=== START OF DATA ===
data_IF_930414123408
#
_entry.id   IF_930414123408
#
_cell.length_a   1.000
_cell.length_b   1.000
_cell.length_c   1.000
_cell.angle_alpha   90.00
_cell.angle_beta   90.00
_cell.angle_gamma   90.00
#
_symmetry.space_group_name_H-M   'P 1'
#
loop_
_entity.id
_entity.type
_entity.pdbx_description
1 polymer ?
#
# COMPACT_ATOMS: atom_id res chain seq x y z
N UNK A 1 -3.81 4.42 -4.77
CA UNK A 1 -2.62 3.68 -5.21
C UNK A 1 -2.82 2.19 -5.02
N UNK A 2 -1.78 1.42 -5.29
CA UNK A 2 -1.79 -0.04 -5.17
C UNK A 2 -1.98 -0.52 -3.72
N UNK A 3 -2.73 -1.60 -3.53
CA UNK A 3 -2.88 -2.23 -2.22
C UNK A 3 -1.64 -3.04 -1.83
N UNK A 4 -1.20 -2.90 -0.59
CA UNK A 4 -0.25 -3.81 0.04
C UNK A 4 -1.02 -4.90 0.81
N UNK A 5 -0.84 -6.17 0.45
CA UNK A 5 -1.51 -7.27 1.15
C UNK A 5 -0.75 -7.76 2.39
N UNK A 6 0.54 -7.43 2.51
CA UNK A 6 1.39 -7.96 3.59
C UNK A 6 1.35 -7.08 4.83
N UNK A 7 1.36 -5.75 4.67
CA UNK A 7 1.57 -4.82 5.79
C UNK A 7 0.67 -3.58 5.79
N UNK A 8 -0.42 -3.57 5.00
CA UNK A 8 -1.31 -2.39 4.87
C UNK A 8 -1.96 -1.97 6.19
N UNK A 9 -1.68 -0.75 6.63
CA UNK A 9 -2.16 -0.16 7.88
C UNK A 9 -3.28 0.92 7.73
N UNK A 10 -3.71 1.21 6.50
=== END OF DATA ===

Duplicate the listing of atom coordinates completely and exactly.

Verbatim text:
data_IF_930414123408
#
_entry.id   IF_930414123408
#
_cell.length_a   1.000
_cell.length_b   1.000
_cell.length_c   1.000
_cell.angle_alpha   90.00
_cell.angle_beta   90.00
_cell.angle_gamma   90.00
#
_symmetry.space_group_name_H-M   'P 1'
#
loop_
_entity.id
_entity.type
_entity.pdbx_description
1 polymer ?
#
# COMPACT_ATOMS: atom_id res chain seq x y z
N UNK A 1 -3.81 4.42 -4.77
CA UNK A 1 -2.62 3.68 -5.21
C UNK A 1 -2.82 2.19 -5.02
N UNK A 2 -1.78 1.42 -5.29
CA UNK A 2 -1.79 -0.04 -5.17
C UNK A 2 -1.98 -0.52 -3.72
N UNK A 3 -2.73 -1.60 -3.53
CA UNK A 3 -2.88 -2.23 -2.22
C UNK A 3 -1.64 -3.04 -1.83
N UNK A 4 -1.20 -2.90 -0.59
CA UNK A 4 -0.25 -3.81 0.04
C UNK A 4 -1.02 -4.90 0.81
N UNK A 5 -0.84 -6.17 0.45
CA UNK A 5 -1.51 -7.27 1.15
C UNK A 5 -0.75 -7.76 2.39
N UNK A 6 0.54 -7.43 2.51
CA UNK A 6 1.39 -7.96 3.59
C UNK A 6 1.35 -7.08 4.83
N UNK A 7 1.36 -5.75 4.67
CA UNK A 7 1.57 -4.82 5.79
C UNK A 7 0.67 -3.58 5.79
N UNK A 8 -0.42 -3.57 5.00
CA UNK A 8 -1.31 -2.39 4.87
C UNK A 8 -1.96 -1.97 6.19
N UNK A 9 -1.68 -0.75 6.63
CA UNK A 9 -2.16 -0.16 7.88
C UNK A 9 -3.28 0.92 7.73
N UNK A 10 -3.71 1.21 6.50